Although the vast majority of the Companies Act 2006 is not yet in force, some of its provisions came into force on 20 January 2007. These are the sections dealing with company communications with shareholders and others, including electronic communications and communications via a website, together with provisions regarding notification of interests in shares to public companies and rights to investigate who hold shares in public companies. Companies whose shares are admitted to trading on a regulated market, or a UK prescribed market - including companies on the Official List, on AIM and on the PLUS (Ofex) markets - will also need to comply with the communication requirements in Chapter 6 of the FSA’s Disclosure Rules and Transparency Rules, which also came into force on 20 January 2007.

This note considers how all companies can take advantage of the new regime for electronic communications, resulting in cost savings from reduced print requirements. These steps will include reviewing and if necessary amending the articles of association, possibly at the next AGM, and seeking the consent of shareholders to electronic and website communication. The note then goes on to describe the new rules relating to disclosure of shareholdings in listed companies and investigations into public company shareholdings.

Electronic Communications

What’s new?

Schedule 5 of the 2006 Act allows companies to send documents and information to shareholders in electronic form and by a website. However, this is subject to shareholder approval. The 2006 Act also introduces a new provision allowing a shareholder to communicate with the company by electronic means where the company has given an electronic address in a notice calling a meeting or in a proxy form.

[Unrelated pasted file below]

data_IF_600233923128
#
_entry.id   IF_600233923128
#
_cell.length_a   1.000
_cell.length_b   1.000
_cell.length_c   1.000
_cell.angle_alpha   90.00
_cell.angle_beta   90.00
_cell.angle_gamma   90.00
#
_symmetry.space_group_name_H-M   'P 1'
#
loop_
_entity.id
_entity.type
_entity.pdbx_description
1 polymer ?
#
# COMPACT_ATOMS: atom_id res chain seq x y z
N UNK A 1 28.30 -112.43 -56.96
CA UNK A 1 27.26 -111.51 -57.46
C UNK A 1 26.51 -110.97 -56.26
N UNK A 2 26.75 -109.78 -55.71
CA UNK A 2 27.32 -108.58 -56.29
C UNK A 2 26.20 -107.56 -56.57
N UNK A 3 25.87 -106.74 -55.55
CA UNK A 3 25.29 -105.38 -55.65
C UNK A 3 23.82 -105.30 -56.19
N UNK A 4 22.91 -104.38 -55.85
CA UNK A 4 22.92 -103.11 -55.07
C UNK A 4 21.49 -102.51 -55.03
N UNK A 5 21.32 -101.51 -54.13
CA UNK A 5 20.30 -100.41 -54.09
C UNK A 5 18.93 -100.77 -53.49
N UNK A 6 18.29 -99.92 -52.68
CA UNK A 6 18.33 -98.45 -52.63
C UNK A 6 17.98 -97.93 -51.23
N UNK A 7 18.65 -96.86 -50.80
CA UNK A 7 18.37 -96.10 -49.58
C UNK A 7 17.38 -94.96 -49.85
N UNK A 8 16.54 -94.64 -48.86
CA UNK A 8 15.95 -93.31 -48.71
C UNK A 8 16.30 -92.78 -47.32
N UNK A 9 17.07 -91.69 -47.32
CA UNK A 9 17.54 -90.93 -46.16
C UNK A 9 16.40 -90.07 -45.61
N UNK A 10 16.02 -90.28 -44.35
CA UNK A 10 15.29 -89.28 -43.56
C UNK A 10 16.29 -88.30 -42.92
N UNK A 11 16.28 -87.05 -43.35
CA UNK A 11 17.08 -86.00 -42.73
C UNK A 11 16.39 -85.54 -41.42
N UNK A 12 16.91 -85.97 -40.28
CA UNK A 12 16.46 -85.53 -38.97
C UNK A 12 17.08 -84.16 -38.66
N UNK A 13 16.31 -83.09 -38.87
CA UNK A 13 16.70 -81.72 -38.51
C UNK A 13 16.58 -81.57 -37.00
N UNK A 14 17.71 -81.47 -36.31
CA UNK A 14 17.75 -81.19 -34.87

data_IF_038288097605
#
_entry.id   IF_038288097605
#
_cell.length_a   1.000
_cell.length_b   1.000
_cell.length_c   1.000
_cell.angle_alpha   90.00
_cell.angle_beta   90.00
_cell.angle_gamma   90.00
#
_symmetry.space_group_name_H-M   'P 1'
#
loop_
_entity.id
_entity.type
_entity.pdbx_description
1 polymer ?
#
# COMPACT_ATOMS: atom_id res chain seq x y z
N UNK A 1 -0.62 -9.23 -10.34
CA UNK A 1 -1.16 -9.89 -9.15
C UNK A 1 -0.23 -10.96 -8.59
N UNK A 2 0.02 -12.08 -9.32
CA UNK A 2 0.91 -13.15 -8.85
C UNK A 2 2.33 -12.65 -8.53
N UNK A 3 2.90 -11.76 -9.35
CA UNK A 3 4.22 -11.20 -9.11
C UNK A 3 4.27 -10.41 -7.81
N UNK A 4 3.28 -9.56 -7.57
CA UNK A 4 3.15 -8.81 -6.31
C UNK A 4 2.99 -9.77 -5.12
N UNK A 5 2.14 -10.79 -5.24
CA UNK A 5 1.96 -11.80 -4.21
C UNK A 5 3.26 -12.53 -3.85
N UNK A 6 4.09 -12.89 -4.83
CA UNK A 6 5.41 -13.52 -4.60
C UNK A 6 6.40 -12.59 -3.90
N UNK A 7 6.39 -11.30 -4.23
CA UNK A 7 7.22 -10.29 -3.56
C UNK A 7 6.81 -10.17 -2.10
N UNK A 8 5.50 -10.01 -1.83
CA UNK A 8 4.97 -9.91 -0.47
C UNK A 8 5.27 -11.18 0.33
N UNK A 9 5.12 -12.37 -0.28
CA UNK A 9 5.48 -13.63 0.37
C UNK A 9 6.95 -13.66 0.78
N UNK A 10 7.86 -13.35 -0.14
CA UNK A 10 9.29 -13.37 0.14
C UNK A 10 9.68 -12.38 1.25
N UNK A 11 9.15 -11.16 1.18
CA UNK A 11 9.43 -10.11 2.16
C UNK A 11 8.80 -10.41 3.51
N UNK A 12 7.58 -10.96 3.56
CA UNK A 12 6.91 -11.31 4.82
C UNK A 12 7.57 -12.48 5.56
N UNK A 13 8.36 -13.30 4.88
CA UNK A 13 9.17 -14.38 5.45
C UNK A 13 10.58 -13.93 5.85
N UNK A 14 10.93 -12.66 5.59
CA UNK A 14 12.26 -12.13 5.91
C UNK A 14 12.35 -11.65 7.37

“Electronic means” would include email or fax. It would also include delivery of a disk on which documents or information are stored.

What do companies need to do in order to be able to send documents and information to shareholders in an electronic form? Companies wishing to use electronic communication will need to obtain shareholder approval in a general meeting. Some companies may already have arrangements in place for this under the relevant parts of the 1985 Act, but may wish to extend the current arrangements, for example to cover a wider category of documents. These approvals could be sought at the 2007 AGM.

In addition, unless the shareholder is also a company that has agreed to receive documents or information in electronic form, a request letter will have to be sent to each shareholder asking for agreement to receive documents or information in an electronic form. The shareholder should also be requested to supply an electronic address for this purpose.

Other arrangements will also need to be put in place to identify shareholders and other persons who control voting rights so that they can be effectively informed of the matters they are entitled to be informed of under the Transparency Directive. 

What do companies need to do in order to be able to send documents and information to shareholders by website? Companies may need to amend their articles, possibly at the next AGM, to permit the company to communicate with its members via a website where this is not already permitted.

Companies would also need to obtain shareholder approval in a general meeting to communications by website if there are not already arrangements in place under the 1985 Act. Again, this approval could be sought at the 2007 AGM.